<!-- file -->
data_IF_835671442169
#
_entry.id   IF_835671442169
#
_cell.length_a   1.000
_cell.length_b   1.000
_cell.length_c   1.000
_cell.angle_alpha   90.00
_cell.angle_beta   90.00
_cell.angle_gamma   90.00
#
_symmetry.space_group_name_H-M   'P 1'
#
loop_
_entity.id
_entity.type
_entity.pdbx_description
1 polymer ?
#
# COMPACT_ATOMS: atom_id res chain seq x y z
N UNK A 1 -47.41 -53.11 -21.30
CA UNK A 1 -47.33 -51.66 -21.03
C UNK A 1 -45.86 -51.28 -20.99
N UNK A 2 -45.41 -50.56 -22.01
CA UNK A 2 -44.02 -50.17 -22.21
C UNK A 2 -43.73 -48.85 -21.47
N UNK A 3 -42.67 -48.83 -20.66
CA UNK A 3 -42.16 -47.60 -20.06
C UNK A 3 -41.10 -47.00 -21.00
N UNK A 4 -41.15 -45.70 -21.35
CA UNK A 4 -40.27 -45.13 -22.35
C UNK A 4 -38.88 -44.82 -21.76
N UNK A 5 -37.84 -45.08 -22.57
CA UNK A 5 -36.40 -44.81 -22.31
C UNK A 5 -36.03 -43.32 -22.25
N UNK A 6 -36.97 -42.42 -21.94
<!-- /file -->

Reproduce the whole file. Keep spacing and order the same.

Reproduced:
data_IF_835671442169
#
_entry.id   IF_835671442169
#
_cell.length_a   1.000
_cell.length_b   1.000
_cell.length_c   1.000
_cell.angle_alpha   90.00
_cell.angle_beta   90.00
_cell.angle_gamma   90.00
#
_symmetry.space_group_name_H-M   'P 1'
#
loop_
_entity.id
_entity.type
_entity.pdbx_description
1 polymer ?
#
# COMPACT_ATOMS: atom_id res chain seq x y z
N UNK A 1 -47.41 -53.11 -21.30
CA UNK A 1 -47.33 -51.66 -21.03
C UNK A 1 -45.86 -51.28 -20.99
N UNK A 2 -45.41 -50.56 -22.01
CA UNK A 2 -44.02 -50.17 -22.21
C UNK A 2 -43.73 -48.85 -21.47
N UNK A 3 -42.67 -48.83 -20.66
CA UNK A 3 -42.16 -47.60 -20.06
C UNK A 3 -41.10 -47.00 -21.00
N UNK A 4 -41.15 -45.70 -21.35
CA UNK A 4 -40.27 -45.13 -22.35
C UNK A 4 -38.88 -44.82 -21.76
N UNK A 5 -37.84 -45.08 -22.57
CA UNK A 5 -36.40 -44.81 -22.31
C UNK A 5 -36.03 -43.32 -22.25
N UNK A 6 -36.97 -42.42 -21.94